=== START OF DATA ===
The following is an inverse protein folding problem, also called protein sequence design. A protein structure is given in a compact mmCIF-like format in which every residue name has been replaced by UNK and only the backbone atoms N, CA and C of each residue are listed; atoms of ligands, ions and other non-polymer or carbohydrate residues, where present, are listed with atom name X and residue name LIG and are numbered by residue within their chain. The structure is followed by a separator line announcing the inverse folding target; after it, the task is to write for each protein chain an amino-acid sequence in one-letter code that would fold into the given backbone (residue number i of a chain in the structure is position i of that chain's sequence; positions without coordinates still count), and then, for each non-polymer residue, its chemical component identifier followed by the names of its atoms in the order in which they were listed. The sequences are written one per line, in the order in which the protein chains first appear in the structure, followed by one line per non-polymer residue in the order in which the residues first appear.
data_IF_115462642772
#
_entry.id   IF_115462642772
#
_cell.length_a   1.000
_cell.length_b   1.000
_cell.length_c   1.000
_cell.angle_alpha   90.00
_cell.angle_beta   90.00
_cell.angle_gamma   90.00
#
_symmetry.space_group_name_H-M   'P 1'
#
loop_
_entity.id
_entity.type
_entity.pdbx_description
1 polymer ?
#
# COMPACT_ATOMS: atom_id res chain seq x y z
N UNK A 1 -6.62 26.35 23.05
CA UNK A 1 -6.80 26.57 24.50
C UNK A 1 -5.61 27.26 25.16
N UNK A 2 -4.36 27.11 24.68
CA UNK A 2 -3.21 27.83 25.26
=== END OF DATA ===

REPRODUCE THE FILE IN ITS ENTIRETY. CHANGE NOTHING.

The following is an inverse protein folding problem, also called protein sequence design. A protein structure is given in a compact mmCIF-like format in which every residue name has been replaced by UNK and only the backbone atoms N, CA and C of each residue are listed; atoms of ligands, ions and other non-polymer or carbohydrate residues, where present, are listed with atom name X and residue name LIG and are numbered by residue within their chain. The structure is followed by a separator line announcing the inverse folding target; after it, the task is to write for each protein chain an amino-acid sequence in one-letter code that would fold into the given backbone (residue number i of a chain in the structure is position i of that chain's sequence; positions without coordinates still count), and then, for each non-polymer residue, its chemical component identifier followed by the names of its atoms in the order in which they were listed. The sequences are written one per line, in the order in which the protein chains first appear in the structure, followed by one line per non-polymer residue in the order in which the residues first appear.
data_IF_115462642772
#
_entry.id   IF_115462642772
#
_cell.length_a   1.000
_cell.length_b   1.000
_cell.length_c   1.000
_cell.angle_alpha   90.00
_cell.angle_beta   90.00
_cell.angle_gamma   90.00
#
_symmetry.space_group_name_H-M   'P 1'
#
loop_
_entity.id
_entity.type
_entity.pdbx_description
1 polymer ?
#
# COMPACT_ATOMS: atom_id res chain seq x y z
N UNK A 1 -6.62 26.35 23.05
CA UNK A 1 -6.80 26.57 24.50
C UNK A 1 -5.61 27.26 25.16
N UNK A 2 -4.36 27.11 24.68
CA UNK A 2 -3.21 27.83 25.26